locals who helped form the Crimson Bluffs Chapter of the Lewis and
Clark Trail Heritage Foundation in Townsend.
Distinguished Service Award Nomination
Dr. Ambrose talked to us about the historic sites along the Lewis and
Clark trail and encouraged us to be prepared for the invasion of
interested people when the Bi-Centennial of the Expedition
approaches. Being a very knowledgeable Lewis and Clark
historian, Hal knew of the crimson bluff that Capt. Lewis mentioned in
his journal on 24 July1805. He also knew of other features
along the trail and the group of islands between Townsend and Toston
that Capt. Clark named for his black servant, York.
Because of Hal’s love of history and in particular, the Corps
of Discovery, he invited his special friends and Lewis and Clark
enthusiasts, Troy Helmick and John Stoner, over for coffee and a
lengthy discussion of how best to inform the public about the Lewis and
Clark sites in the Townsend area while protecting and preserving the
sites. At Hal’s direction, the Townsend citizens
formed the Crimson Bluffs Chapter and on July 24, 1998 the chapter was
designated an official chapter of the Lewis and Clark Trail Heritage
With Hal’s guidance, the chapter members applied to the
United States Board on Geographic Names to officially name the group of
islands “Yorks Islands,” as Clark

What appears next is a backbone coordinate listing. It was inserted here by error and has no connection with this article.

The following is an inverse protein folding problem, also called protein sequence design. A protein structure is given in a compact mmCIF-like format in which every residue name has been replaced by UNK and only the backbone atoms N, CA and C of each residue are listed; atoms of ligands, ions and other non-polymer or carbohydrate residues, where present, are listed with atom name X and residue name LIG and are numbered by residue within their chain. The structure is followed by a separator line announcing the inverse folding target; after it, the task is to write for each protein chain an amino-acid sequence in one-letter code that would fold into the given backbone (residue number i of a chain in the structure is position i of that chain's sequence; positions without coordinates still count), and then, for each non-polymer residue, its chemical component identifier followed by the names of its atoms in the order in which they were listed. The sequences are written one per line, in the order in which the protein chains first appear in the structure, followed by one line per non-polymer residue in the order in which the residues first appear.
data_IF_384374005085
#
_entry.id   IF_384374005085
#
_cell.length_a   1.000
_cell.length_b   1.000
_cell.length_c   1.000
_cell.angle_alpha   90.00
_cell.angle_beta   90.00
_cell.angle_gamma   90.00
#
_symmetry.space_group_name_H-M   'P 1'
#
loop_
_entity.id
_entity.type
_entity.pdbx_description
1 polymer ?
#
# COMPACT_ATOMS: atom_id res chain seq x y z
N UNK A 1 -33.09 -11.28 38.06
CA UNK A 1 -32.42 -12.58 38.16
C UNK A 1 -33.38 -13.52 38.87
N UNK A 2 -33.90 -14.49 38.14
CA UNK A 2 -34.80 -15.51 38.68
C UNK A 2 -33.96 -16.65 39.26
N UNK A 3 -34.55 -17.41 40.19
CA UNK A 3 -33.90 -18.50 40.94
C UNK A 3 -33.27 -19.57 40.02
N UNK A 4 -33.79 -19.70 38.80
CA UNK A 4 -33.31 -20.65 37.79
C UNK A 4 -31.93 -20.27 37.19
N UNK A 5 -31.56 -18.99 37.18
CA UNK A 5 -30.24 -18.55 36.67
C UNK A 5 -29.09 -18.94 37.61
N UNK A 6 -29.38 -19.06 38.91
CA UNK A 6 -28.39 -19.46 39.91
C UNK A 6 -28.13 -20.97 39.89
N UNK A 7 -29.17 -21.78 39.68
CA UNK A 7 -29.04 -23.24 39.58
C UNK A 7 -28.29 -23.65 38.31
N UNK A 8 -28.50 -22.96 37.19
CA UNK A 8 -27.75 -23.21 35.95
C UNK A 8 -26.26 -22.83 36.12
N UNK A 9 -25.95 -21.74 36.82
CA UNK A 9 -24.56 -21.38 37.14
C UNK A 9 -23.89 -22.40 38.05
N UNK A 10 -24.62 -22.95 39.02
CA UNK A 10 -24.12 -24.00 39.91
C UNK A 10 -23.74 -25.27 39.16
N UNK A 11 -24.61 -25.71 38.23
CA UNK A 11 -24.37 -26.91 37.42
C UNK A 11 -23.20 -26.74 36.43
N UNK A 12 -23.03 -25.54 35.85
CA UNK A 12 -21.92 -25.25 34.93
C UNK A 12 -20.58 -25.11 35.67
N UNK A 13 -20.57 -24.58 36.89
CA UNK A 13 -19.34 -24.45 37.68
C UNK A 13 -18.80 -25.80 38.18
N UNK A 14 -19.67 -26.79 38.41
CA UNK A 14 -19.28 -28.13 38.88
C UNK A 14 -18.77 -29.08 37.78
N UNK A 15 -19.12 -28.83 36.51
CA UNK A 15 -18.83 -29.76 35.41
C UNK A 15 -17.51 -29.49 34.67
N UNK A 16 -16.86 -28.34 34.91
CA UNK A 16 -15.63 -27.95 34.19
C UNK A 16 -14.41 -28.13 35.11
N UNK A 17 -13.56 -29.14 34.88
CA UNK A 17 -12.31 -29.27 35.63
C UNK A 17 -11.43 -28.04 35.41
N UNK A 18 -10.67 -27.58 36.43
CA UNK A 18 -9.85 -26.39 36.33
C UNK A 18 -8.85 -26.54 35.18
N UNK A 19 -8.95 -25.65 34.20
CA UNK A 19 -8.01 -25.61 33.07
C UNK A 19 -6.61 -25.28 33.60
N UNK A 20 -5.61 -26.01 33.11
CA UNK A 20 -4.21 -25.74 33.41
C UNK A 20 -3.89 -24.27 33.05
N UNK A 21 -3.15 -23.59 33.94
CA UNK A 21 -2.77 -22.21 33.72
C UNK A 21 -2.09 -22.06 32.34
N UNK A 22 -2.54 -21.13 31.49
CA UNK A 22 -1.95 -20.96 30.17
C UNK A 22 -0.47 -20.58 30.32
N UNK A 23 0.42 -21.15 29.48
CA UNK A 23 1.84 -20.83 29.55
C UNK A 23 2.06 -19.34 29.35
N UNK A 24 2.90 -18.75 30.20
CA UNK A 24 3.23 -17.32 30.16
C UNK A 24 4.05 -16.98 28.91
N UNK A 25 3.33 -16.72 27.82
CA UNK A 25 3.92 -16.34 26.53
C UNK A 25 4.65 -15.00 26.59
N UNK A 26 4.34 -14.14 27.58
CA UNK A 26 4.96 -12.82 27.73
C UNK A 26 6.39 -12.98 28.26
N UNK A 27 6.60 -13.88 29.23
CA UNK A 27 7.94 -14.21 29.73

intended. The application was approved and interpretive signs
are now in place. When it became evident that the Crimson
Bluffs were in danger of destruction by the rapidly advancing
subdivision, Hal again led the effort to protect the site and the
property was purchased and is now in public ownership.
Yorks Islands and the Crimson Bluffs are two of only a few Lewis and
Clark historic sites that can be documented and located in much the
same condition that members of the Expedition saw them 200 years
ago. It is because of Hal Price that the link for historians
and visitors is provided in retracing the footsteps of the Corps of
Discovery, and the Crimson Bluffs Chapter would like to recognize him
with the Distinguished Service Award.
and Hal Price
helping to deliver the canoe to the Museum, 2003
2008, the Highway Department removed this Lewis and Clark Map Spot
“S” sign, and the Chapter has not replaced it.
However, Yorks Islands is easy to find with this fine, bold
Fishing Access sign located 3.6 miles south of Townsend.
is the location of the missing Map Spot “S” sign
|Friday July 26th 1805.
...here the hills or reather mountains again recede from the river and
the valley again widens to the extent of several miles with wide and
fertile bottom lands. covered with grass and in many places a fine terf
All trail and campsite locations are
approximate. Some sites
private land. While traveling the route of this Self-Guided
please exercise reasonable and prudent caution. When parking or
driving slowly, be aware of traffic, especially on winding,
gravel roads. There are designated parking areas at the
interpretive sign; interpretive signs are also located at the
Diversion Dam and at Yorks
Islands Fishing Access.
map by Mike Castleberry.
Historical data provided by Troy Helmick, Hal Price, John